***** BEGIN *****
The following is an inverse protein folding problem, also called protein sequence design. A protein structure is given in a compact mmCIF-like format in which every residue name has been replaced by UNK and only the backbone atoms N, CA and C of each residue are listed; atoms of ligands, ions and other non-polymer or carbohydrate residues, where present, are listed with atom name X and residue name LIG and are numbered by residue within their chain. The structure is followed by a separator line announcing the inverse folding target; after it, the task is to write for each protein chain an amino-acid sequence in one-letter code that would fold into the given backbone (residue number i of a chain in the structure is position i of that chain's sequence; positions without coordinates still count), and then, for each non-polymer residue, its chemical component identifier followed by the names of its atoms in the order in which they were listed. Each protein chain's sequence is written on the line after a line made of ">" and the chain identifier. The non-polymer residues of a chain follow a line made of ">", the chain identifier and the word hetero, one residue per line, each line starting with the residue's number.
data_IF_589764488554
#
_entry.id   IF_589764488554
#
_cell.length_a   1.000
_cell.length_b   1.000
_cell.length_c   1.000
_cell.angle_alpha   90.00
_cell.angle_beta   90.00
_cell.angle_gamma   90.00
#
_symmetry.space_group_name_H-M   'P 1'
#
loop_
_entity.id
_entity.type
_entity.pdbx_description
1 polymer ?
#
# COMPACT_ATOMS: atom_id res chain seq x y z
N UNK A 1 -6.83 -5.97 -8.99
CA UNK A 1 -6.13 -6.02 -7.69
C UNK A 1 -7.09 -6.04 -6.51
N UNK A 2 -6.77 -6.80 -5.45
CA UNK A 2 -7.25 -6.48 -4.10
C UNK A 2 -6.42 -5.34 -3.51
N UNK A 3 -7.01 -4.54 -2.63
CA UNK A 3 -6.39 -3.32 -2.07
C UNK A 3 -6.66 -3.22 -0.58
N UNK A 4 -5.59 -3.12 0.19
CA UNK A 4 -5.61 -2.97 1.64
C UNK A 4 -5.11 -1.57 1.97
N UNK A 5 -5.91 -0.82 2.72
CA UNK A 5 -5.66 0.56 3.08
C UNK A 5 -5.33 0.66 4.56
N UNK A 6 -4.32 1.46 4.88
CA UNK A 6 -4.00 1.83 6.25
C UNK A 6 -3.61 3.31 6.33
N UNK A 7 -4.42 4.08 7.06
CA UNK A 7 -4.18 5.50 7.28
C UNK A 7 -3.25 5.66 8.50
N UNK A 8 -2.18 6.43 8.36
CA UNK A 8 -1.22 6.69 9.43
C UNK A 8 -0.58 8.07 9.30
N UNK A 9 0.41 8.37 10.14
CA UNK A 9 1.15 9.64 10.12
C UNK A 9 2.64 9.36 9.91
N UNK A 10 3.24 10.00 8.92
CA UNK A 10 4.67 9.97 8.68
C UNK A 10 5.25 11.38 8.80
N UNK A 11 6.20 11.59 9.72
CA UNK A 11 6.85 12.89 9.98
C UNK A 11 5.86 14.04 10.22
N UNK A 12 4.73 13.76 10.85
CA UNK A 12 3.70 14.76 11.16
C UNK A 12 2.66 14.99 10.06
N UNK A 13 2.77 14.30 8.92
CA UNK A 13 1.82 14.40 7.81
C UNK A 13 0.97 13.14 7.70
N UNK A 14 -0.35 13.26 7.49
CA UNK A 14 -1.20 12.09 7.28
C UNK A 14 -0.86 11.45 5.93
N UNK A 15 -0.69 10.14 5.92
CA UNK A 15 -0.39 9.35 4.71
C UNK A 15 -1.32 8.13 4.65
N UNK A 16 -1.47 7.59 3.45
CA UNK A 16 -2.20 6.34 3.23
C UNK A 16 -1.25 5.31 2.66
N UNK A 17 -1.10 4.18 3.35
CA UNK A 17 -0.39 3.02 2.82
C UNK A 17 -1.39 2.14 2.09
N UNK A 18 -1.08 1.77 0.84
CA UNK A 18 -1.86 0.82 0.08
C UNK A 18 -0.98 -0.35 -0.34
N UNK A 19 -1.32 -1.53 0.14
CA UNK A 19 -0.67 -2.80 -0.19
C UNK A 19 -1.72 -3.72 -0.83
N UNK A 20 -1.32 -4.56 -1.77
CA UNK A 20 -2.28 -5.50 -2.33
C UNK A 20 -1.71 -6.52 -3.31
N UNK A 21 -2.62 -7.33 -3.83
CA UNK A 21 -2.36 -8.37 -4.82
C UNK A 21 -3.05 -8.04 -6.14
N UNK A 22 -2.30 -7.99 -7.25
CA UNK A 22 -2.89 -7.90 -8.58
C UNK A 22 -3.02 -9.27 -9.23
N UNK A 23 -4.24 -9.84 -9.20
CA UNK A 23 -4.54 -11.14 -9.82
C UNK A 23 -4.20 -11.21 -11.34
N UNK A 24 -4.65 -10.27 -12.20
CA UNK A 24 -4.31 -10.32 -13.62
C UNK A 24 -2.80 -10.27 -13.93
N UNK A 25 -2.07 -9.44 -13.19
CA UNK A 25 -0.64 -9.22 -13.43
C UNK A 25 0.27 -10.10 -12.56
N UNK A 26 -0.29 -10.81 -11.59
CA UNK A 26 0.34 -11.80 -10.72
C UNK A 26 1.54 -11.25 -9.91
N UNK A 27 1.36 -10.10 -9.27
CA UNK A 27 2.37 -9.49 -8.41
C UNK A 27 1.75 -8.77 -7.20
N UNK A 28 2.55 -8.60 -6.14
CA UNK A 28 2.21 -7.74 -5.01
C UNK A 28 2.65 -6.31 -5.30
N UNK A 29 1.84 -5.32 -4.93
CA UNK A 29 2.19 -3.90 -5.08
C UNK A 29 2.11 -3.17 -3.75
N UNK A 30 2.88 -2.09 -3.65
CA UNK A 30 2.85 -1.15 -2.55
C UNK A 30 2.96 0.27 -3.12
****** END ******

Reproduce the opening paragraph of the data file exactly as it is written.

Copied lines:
The following is an inverse protein folding problem, also called protein sequence design. A protein structure is given in a compact mmCIF-like format in which every residue name has been replaced by UNK and only the backbone atoms N, CA and C of each residue are listed; atoms of ligands, ions and other non-polymer or carbohydrate residues, where present, are listed with atom name X and residue name LIG and are numbered by residue within their chain. The structure is followed by a separator line announcing the inverse folding target; after it, the task is to write for each protein chain an amino-acid sequence in one-letter code that would fold into the given backbone (residue number i of a chain in the structure is position i of that chain's sequence; positions without coordinates still count), and then, for each non-polymer residue, its chemical component identifier followed by the names of its atoms in the order in which they were listed. Each protein chain's sequence is written on the line after a line made of ">" and the chain identifier. The non-polymer residues of a chain follow a line made of ">", the chain identifier and the word hetero, one residue per line, each line starting with the residue's number.